The ants pause on their journey. They see twenty or so lying dead, flattened, disemboweled, juiceless. They have come far from the pink Tin Tower to this oblong bridge that will take them to the Constellation of Buttons, the Holy Grail, rumoured to carry edible jewels packed with the green of old things, even pools of wine lying dormant, as if unaware of their worth. They have come this far and seen one or two of their own dead, scattered here and there, between black blocks and silver snappers, which they had seen eating ants alive. But this—this massacre—they stumbled on with a stiffening of antannae.
They circle the scene, sniff at the dead, bend their legs, sprint in a single route, maddened, their bellies fluttering with fluid, their sense of smell picking up only white sulphourous scents, their eyes pried open against their will. They do not wail or breathe out regret. Two or three begin picking up the dead, balancing the cardboard bodies on their backs, beginning again the march towards the monument of their dreams.
Inch follows inch, over plastic water tanks, round glass buildings, seas of green and white, orange and golden hoops that they overcome in a thousand inches, a red marble playground that forms their final pit stop before arriving at the place where smell guides them, to where they will meet their end. They know this but, in relief and delirium, with the dead on their backs, they press one foot after another on the ground that changes from wood to velvet to paper.
Now they see the dust they had smelled from when they started out at the Tin Tower. This is it. They lay down their dead and enter abysses, holes, caves, purple apertures and speed around button mounds. They feed on sugar and pieces of green grain and there is no need to alert the rest of discoveries. Everything lies sprawled out, exhibited, explicit, and each ant can do it alone. The dead have been left on the flat grey “Warning” plane and for two days the living move from button to button, forgetting to ask why danger has not yet come their way. They even forget to ask why they have been seeing less of each other. Only the toil matters now; the toil of inhaling charmed particles that will keep them going, that will give them the power to revive the dead, to expand their family, to colonize all the water-tanked, tin-towered, golden-hooped spaces in existence.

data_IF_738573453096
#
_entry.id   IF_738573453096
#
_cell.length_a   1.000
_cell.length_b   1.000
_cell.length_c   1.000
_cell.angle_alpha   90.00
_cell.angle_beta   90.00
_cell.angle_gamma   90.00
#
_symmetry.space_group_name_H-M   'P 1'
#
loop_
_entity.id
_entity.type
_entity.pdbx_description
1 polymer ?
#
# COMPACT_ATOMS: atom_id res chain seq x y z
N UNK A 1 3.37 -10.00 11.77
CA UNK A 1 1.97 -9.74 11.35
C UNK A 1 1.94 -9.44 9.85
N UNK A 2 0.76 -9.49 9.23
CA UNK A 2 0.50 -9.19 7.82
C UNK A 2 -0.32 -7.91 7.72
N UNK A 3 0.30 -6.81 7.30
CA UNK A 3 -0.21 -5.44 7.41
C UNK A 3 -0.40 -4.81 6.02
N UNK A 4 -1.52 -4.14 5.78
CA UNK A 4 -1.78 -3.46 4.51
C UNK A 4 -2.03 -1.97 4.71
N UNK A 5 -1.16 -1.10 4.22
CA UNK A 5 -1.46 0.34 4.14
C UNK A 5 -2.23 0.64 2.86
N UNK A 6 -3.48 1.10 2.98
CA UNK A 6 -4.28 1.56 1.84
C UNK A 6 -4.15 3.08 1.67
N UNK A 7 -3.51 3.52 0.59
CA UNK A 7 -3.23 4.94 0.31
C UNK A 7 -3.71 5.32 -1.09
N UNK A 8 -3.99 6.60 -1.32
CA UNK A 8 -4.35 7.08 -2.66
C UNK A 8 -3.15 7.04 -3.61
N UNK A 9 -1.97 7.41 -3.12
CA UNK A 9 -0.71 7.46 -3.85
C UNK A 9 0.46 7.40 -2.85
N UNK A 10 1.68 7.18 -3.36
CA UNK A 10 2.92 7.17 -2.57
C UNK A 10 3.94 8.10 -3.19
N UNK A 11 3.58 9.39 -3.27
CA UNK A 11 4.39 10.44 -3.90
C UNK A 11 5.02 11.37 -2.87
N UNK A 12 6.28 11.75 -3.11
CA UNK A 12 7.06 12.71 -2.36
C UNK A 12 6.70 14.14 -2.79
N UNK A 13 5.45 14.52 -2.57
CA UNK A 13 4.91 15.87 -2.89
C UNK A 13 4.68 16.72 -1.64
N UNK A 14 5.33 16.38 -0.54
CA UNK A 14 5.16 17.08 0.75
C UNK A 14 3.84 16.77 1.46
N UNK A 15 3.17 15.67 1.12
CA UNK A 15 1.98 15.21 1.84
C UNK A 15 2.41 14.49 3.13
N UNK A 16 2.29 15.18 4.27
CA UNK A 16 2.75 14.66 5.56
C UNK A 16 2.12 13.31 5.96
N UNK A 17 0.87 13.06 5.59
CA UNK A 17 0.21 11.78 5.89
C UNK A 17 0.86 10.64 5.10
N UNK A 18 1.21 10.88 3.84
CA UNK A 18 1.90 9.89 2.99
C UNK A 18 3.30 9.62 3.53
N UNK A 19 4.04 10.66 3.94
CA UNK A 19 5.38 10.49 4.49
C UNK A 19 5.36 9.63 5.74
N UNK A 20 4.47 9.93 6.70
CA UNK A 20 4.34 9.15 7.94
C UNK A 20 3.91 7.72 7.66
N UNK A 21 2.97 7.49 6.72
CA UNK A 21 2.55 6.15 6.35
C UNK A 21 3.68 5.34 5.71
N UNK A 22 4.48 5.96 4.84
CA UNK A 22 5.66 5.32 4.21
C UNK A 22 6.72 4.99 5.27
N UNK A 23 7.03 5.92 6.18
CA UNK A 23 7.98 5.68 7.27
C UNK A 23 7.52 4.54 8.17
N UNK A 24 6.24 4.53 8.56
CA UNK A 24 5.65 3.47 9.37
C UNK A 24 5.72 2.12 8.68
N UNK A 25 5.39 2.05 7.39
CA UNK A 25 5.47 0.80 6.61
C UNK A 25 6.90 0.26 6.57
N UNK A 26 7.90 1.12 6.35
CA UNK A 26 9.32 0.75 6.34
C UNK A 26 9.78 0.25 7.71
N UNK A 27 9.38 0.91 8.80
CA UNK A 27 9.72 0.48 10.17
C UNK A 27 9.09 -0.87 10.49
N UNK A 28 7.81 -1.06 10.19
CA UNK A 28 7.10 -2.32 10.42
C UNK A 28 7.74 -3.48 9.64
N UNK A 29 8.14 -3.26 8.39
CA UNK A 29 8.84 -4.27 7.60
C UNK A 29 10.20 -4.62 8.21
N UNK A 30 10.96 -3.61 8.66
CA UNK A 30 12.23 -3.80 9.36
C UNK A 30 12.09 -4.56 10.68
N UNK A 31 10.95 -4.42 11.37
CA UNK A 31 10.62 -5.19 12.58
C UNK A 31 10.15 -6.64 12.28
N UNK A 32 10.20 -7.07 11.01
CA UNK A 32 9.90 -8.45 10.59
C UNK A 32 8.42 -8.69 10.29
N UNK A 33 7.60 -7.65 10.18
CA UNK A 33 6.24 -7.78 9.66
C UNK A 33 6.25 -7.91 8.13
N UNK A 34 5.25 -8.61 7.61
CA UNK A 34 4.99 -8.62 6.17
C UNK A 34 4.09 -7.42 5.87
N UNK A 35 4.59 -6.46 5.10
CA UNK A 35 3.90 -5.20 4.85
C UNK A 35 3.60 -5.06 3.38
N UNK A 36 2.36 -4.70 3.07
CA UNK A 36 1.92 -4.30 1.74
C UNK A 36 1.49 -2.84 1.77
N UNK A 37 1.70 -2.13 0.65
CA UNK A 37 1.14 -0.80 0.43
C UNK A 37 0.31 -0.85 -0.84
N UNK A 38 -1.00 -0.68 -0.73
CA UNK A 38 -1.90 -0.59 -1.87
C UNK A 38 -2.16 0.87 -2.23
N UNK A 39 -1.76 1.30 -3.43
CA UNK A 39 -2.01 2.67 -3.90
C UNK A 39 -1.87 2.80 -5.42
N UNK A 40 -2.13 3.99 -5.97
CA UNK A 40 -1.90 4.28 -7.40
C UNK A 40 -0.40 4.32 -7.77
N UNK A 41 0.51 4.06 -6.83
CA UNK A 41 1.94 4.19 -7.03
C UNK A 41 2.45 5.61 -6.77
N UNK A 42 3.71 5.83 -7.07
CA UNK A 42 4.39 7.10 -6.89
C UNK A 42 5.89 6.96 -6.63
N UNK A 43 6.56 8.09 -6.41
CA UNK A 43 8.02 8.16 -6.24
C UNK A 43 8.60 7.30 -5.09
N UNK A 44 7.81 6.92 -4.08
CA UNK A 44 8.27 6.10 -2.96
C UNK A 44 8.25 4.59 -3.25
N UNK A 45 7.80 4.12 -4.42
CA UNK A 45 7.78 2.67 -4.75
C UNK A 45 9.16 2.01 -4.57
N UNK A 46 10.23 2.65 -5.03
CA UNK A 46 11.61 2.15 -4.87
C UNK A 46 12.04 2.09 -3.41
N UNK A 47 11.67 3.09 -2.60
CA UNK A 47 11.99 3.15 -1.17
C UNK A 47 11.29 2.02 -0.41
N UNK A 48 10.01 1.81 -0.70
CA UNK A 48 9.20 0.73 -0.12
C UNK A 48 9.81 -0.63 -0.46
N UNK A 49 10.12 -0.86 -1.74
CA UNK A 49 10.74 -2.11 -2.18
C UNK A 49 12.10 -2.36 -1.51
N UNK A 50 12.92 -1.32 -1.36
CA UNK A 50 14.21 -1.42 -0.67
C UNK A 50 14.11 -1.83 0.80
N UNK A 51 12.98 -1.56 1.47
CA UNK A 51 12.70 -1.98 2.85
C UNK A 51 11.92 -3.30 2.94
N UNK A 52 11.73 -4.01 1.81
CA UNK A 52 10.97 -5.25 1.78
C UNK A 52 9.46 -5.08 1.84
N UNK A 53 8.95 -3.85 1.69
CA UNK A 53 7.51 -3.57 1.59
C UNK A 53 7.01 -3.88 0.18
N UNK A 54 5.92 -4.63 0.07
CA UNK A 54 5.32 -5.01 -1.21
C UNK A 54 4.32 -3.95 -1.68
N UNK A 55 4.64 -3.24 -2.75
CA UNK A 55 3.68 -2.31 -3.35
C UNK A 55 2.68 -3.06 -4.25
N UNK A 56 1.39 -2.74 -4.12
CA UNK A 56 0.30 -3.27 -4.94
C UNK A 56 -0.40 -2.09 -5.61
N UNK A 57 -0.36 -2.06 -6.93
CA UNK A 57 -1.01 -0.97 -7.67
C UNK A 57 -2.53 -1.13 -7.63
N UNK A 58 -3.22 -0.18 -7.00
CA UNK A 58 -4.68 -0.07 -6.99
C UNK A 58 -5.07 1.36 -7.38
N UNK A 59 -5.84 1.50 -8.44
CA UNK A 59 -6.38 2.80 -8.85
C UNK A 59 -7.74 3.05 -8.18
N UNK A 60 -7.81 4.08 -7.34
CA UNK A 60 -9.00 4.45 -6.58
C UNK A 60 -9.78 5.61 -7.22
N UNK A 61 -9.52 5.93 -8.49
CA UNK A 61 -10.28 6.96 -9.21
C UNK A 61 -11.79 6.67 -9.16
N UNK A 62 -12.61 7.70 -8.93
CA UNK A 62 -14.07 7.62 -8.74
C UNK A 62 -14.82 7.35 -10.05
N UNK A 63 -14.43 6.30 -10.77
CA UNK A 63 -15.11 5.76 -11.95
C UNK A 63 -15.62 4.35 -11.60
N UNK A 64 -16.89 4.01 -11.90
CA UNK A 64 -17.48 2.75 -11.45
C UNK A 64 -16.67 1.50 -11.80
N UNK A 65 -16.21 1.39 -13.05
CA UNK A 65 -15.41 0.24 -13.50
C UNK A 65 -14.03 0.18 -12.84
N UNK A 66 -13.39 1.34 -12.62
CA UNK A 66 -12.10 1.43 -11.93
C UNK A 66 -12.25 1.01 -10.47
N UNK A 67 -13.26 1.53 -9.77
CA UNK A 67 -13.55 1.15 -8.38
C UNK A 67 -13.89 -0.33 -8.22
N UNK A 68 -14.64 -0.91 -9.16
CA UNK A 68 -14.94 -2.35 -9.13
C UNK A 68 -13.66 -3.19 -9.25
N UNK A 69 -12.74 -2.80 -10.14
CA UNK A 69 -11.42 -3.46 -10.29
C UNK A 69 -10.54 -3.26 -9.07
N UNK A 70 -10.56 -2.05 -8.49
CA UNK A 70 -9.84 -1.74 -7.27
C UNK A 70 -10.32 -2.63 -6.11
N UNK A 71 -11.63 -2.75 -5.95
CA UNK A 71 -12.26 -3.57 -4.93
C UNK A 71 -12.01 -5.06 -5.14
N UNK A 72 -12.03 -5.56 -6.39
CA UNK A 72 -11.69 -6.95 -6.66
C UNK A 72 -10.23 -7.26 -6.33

But in a second well into the plumping up of bellies, a long wail is heard. The wail says, “Flattened. The Buttons are moving.” They scuffle, feeling the earthquake shift the black earth. They run from one button to the next, some dying, some escaping into holes only to be crushed by a descending button until finally all is silent again. The ant that had first picked up a dead body at the oblong bridge all that time ago emerges from a button moat. It walks from button to button, finding along its way more bodies to pick up, the burden ascending with every inch it takes. It finds another ant still alive and the two collect the dead and pile them on the “Warning” plane. When they have retrieved them all, they set about transporting the bodies to their next destination.
“Where to?” asks the first. “Anywhere but here,” says the second.
One hundred inches after leaving the Constellation of Buttons, the second ant sizzles out and says, before dying, “Sulphur.” The first ant carries on moving.